The miscarriage of a baby at any time during a pregnancy can have a devastating effect on a woman and a family, and a new survey has revealed an alarming number of women are not offered any information from healthcare professionals about miscarriage, support services or where to turn for emotional support following a miscarriage.
Preliminary results from a recent collaborative study between the University of Melbourne and the Pink Elephants Support Network found of 400 women who responded to a survey about health service support around miscarriage, 300 (75%) were not offered information or leaflets about pregnancy loss organisations in the days following their miscarriage.
Fifty nine per cent (236 women) were not offered any information about miscarriage or support services, or any referral for emotional support at all.
Of these 236 women who were offered no support, 88 per cent would have liked to have received information or leaflets about pregnancy loss support organisations around the time of miscarriage.
One in four pregnancies will end before 12 weeks, and one in three pregnant women over the age of 35 will experience pregnancy loss.
Those affected feel physically and emotionally shocked
In Australia, 103,000 couples report a miscarriage every year, leaving those affected feeling physically and emotionally shocked and often at a loss as to where to turn for support.
Pink Elephants celebrity Ambassador, actress and director Tahyna MacManus, joins the one in four Australian women who lose their baby by the 12-week mark of their pregnancy.
Tahyna has had three miscarriages – the first at six weeks, the second at 12 weeks, and the third about 24 hours into her pregnancy.
‘None of my questions were answered,’ says MacManus. ‘I was really dismissed and I just felt like a number in a system and I felt as though my living and breathing child, to me, was just nothing to them.’
Tahyna says after one of her miscarriages, she went to the emergency room and was told to go and get an ultrasound. ‘I was then told to take a Panadol and just go home and wait for it to end basically.’
It’s time for women and their partners to receive support
Pink Elephants Support Network co-founder and Director Samantha Payne said it was time for women and their partners to receive the support they deserved following an incredibly traumatic loss.
‘Women and their partners going through miscarriage and infertility can experience really intense periods of emotional distress that can lead to heightened anxiety or depression if left unsupported,’ said Ms Payne.
‘These survey results should ring alarm bells for caregivers and their peers and communities. Women and their partners need to feel supported and be given the right type of information at the right time.
‘Unfortunately we live in a society that doesn’t always like to talk about loss, and because of that, we’re not always best equipped to understand how to help those who need it.’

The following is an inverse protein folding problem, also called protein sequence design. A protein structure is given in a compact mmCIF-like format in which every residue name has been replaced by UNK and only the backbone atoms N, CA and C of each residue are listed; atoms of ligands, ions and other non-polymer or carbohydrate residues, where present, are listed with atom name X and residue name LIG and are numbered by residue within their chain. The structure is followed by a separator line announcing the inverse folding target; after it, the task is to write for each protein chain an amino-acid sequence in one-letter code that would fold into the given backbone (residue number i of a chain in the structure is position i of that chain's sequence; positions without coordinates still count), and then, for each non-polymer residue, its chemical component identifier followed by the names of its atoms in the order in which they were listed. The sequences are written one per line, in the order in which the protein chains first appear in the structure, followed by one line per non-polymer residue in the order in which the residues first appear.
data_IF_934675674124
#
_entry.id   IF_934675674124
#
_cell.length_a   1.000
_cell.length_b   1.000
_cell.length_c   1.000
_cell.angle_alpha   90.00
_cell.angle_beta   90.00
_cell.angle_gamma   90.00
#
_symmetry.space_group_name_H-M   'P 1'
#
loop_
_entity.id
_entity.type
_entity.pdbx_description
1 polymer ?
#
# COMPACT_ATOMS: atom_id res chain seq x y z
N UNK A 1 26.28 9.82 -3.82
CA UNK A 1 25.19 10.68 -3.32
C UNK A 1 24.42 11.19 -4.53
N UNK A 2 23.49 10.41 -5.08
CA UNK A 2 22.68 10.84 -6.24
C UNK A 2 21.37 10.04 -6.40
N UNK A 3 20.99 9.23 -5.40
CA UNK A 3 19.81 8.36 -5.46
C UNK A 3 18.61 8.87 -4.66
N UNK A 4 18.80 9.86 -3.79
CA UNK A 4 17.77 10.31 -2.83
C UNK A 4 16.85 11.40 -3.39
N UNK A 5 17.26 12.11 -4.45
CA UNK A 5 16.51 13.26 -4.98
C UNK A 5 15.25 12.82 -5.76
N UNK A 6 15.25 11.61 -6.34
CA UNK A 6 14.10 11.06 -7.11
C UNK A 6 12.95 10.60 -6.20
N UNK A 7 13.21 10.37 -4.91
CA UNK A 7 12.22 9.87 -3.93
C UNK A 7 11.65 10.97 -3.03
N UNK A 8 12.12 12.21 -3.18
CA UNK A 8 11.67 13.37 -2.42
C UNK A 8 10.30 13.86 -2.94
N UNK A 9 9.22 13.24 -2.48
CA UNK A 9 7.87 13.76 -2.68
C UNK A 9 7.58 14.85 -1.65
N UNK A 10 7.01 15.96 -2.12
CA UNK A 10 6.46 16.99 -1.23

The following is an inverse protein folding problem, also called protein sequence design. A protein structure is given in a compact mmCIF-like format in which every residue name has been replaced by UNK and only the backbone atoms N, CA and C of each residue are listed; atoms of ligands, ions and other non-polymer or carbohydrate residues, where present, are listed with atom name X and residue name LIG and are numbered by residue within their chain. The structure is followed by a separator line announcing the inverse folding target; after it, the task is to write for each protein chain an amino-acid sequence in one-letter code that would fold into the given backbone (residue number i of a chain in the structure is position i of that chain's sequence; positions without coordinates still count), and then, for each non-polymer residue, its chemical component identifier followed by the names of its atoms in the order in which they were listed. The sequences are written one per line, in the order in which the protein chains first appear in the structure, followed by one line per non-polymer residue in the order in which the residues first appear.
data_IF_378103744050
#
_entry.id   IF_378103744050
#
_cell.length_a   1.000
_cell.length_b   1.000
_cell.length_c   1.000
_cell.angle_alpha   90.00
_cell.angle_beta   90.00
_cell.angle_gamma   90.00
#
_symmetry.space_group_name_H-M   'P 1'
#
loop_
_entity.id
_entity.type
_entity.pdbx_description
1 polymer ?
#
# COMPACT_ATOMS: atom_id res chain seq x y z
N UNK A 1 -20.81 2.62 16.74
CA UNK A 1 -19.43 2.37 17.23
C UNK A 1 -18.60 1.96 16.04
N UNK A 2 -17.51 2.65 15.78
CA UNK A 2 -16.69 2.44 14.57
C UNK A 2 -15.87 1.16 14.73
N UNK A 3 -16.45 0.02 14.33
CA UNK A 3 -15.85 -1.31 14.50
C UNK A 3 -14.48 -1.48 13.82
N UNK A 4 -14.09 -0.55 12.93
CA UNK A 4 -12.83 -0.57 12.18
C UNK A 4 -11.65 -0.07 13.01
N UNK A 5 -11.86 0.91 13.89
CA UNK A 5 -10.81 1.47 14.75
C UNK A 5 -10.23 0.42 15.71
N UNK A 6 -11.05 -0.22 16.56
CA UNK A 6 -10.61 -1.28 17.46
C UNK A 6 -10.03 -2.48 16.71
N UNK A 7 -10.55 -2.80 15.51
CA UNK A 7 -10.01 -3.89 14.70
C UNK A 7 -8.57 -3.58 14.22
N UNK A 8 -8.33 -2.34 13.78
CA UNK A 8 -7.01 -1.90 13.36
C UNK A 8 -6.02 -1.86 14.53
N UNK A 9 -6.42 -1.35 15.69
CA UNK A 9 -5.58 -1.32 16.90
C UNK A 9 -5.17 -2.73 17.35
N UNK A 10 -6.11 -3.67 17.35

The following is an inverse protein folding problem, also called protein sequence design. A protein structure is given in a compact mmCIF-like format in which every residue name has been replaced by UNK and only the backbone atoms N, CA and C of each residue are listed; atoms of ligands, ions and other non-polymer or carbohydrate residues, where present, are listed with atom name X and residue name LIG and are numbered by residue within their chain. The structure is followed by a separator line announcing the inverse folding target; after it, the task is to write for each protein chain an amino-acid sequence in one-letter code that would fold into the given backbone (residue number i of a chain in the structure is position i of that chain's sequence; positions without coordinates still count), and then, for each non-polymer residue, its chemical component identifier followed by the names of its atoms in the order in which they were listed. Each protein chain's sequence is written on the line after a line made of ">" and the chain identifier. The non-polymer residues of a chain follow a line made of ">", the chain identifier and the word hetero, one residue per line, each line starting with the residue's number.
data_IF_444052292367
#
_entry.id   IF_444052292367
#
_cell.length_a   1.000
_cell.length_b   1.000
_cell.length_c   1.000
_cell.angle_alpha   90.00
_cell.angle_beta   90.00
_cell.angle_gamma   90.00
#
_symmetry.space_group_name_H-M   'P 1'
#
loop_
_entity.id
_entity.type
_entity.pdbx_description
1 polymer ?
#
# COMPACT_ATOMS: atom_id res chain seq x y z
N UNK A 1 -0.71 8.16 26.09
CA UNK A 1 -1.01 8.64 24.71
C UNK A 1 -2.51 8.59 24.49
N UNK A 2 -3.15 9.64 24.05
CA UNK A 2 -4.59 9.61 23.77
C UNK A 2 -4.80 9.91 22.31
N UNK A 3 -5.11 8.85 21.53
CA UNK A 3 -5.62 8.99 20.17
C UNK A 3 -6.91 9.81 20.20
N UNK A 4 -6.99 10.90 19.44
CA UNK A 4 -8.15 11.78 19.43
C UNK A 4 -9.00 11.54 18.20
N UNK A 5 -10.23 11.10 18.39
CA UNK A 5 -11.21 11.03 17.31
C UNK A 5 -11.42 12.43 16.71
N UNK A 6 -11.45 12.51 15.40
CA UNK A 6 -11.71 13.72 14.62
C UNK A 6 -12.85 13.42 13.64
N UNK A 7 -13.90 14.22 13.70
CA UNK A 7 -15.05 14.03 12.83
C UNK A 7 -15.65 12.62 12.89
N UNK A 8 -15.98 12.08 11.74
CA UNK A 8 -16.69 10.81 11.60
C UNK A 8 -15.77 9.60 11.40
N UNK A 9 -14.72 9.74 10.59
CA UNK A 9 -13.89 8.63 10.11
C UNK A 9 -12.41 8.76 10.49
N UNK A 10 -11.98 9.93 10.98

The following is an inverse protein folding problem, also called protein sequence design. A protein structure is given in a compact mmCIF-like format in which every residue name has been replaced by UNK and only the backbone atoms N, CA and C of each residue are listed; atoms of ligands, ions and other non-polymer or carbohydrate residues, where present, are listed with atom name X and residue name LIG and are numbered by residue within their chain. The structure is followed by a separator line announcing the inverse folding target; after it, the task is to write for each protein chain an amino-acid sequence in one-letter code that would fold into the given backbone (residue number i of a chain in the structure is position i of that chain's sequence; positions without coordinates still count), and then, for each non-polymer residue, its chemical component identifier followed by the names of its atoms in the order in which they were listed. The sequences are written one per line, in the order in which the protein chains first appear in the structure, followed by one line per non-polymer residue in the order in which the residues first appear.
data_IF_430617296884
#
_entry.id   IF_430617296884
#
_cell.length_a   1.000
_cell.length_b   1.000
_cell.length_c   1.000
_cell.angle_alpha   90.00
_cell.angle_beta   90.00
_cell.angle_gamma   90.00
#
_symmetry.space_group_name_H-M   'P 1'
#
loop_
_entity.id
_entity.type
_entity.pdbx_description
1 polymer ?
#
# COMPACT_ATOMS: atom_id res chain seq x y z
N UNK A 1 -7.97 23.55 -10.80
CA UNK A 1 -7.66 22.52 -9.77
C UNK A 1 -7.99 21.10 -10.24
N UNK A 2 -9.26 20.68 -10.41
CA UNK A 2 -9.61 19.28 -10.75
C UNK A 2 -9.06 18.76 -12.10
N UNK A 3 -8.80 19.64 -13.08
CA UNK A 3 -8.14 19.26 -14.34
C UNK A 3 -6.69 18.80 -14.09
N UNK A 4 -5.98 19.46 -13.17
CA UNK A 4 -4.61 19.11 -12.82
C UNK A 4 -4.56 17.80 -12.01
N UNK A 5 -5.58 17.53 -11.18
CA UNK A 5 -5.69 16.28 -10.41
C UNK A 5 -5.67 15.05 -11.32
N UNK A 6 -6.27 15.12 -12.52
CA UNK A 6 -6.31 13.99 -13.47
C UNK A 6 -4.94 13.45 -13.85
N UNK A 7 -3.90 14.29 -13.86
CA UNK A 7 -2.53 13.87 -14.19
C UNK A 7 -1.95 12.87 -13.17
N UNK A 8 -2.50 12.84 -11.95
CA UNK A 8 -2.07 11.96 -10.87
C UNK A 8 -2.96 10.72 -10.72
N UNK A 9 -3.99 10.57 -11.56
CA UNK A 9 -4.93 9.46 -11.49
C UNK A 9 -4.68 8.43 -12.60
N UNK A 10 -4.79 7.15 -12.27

Payne says we need to ensure partners, family, friends and even healthcare professionals are all prepared with the right tools to support women so they don’t get stuck in their grief.
‘Emotional wellbeing and mental health plays a vital part in a woman’s recovery journey, and having the right options available can give a woman a greater sense of control during a time that can otherwise be fraught with sadness and uncertainty.’
Free online resources
The Pink Elephants Support Network provides free online resources that have now been downloaded more than 7,300 times since launch in 2016; provides emotional support literature for women in the majority of hospitals in NSW; and is expanding into GP practices later this year.
The Pink Elephants Support Network also offers personalised peer support, six free sessions with another woman who has walked a similar journey, providing a safe space to share feelings and emotions.
Through a combination of online support groups, peer support and emotional support literature they are providing women and their partners with the validation, empathy and connections they need and deserve specific to early pregnancy loss.
Ms Payne said the responsibility of care and support was one the whole community needed to share, not just the charity space.
‘These survey results tell us there is a huge gap in linking women with the basic level of support they need, and the Pink Elephants Network can’t reach those women without help,’ she said. ‘We are calling on the Federal and State Governments, corporates and generous donors to commit to helping us to support more couples in need, couples who are left feeling devastatingly isolated, confused and often let down.’
Anybody seeking support after a miscarriage, can visit www.pinkelephantssupport.com to access free resources, downloadable fact sheets or to apply for assistance from a Peer Support Ambassador.